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Tuesday, December 20, 2011

Grind and Grain

Salt and the use of it can sometimes be very intimidating to cooks.  Too much and your family or the reviewer from The Times will see a weakness in your abilities.  Too little and the dish that you so carefully concocted and coaxed to mouth-watering deliciousness will never reach its full potential.  How do we strike that perfect chord of sodium fortified bliss?  Practice.

                Salt is a magical thing that turns the satisfactory into the sublime.  Each crystal comes with the power to pull flavor out, accentuate it, and when used in the right amounts in the right way, will increase retained moisture and depth of flavor (brining, salt & sugar rubs, marinades, etc.).  Making sure to season during the cooking process and not just after is one of the most basic ways to take advantage of this valuable kitchen tool.  If we wait until the very end of our simmering to season, we will not have allowed the sodium to drag the flavors and odiferous compounds out of our carefully prepped ingredients.  These compounds need to have time to marry together to bring out their full potential and salt acts as a catalyst for this. 

                I have no idea what the results will be when I season with iodized salt out of a salt shaker.  Even when using finely ground salt out of hand, it is still terribly hard to both see and feel  the granules of salt before they rain down upon a chicken breast.  That’s why I suggest Kosher salt.  It makes no difference whether its Morton’s or Diamond Crystal (the red and white box), they both feel the same and that’s what is important.  Kosher salt crystals are much larger and thus more easily perceived by your senses of touch and sight.  Keep and dish of it next to your stove so that your fingers can get used to it and eventually become your measuring device. 

Monday, December 12, 2011


     Everything in a kitchen is either blisteringly hot or wicked sharp and is worth being scared of.  That’s what I tell every dishwasher on their first day – sometimes even before I introduce myself to the puppy eyed newbie.  I don’t have the time to drive them to the hospital because they grabbed a red-hot pan handle with a damp rag (everybody does this once in their career) or they decided to thrust their hand into a silverware bin that a distracted server accidentally tossed a steak knife into.  If I remember anything from earning my swimmer’s merit badge, it’s “check the water first”.  There’s hazards everywhere in a professional kitchen and plenty to contend with In the home environment as well.

     My goal isn’t to have you cringe and tiptoe by your kitchen each day in fear of a disgruntled vegetable peeler.  Nor should you be walking on eggshells because you’re afraid of cutting or burning yourself on any one of a myriad of surfaces.  The best way to avoid getting injured is to have confidence and a little bit of foresight.  Teaching your fingers to curl themselves when holding something that you are slicing is the best way to avoid cutting off the tip of a digit when you are surprised by a ringing phone.  The confidence part will come from the fact that you know your knife is razor sharp and thus requiring less pressure to julienne that red onion.  Turn your pot handles away from the edge of your stove so that you don’t bump them.  Just don’t position them over an open flame ( everyone does that once too – never twice).  Keep a towel or pot holder on you at all times and assume that if it’s metal, it’s hot.  Try to get into the habit of looking the direction that you are going to turn your body before you make a move.  This will keep you from accidentally stabbing or burning an unsuspecting kitchen helper.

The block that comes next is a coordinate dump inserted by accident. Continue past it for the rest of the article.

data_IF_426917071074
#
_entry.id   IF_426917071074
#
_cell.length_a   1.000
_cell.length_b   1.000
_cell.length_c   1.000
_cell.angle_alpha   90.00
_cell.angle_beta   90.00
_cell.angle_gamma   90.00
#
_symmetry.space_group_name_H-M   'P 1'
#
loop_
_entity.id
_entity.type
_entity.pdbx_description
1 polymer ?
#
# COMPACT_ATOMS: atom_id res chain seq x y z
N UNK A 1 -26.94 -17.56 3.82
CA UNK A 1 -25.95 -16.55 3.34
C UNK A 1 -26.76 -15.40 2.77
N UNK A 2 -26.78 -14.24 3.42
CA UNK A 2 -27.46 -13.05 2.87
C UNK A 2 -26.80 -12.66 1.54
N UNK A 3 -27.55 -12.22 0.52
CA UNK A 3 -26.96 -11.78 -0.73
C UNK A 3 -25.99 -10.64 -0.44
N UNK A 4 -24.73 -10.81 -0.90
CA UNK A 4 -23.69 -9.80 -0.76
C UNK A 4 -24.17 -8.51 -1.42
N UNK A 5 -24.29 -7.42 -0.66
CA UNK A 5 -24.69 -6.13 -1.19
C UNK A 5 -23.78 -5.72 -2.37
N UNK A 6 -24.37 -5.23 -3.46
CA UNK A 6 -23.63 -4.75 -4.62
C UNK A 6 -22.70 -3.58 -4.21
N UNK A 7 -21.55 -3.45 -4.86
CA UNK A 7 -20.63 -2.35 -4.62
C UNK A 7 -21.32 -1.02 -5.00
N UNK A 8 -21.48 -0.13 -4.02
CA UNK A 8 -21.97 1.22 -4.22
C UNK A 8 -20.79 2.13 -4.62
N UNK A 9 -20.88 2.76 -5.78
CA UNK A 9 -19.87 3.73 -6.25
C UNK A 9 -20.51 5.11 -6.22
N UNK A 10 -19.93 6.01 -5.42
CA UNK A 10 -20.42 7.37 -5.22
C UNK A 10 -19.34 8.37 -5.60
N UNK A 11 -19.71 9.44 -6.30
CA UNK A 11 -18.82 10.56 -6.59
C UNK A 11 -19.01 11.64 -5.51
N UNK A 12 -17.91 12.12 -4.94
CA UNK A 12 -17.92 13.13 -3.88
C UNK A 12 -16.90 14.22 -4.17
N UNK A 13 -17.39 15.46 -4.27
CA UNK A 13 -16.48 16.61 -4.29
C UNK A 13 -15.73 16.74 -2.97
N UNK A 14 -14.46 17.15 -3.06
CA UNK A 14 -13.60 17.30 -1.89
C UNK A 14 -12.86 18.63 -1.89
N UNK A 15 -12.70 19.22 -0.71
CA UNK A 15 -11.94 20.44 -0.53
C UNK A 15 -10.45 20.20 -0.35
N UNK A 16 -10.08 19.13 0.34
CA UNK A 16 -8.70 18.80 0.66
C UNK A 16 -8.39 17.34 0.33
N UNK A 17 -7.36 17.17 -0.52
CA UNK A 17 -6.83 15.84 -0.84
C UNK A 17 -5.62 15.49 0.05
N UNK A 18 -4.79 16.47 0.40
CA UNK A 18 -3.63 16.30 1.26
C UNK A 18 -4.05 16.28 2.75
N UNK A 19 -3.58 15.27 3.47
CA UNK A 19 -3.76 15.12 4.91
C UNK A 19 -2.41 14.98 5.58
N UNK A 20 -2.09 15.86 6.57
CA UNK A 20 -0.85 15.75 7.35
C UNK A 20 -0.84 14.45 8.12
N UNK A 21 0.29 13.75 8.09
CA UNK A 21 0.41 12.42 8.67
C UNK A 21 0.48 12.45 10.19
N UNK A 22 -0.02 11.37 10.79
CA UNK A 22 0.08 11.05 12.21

Another benefit to creating these new habits is improved efficiency.  And, you’ll look like a pro. 

Saturday, December 3, 2011

Cooking without worry

                After a particularly rough day in the kitchen, a colleague of mine saw that I was fretting and said to me “It’s only food dude.  We’re not doing brain surgery here.”  That’s sage advice.  I think that all too often with food network soaked ideas and famous chefs constantly speaking of perfection on their newest Bravo Channel show, we forget that it’s only fuel that our body needs in order to run well and our goal is to just make it taste good.  On a non-professional level, dinner is not something that should be stressed over.  Every single self-perceived mistake can instead be looked at as a learning experience and can be used as another brick in each of own our cooking foundations.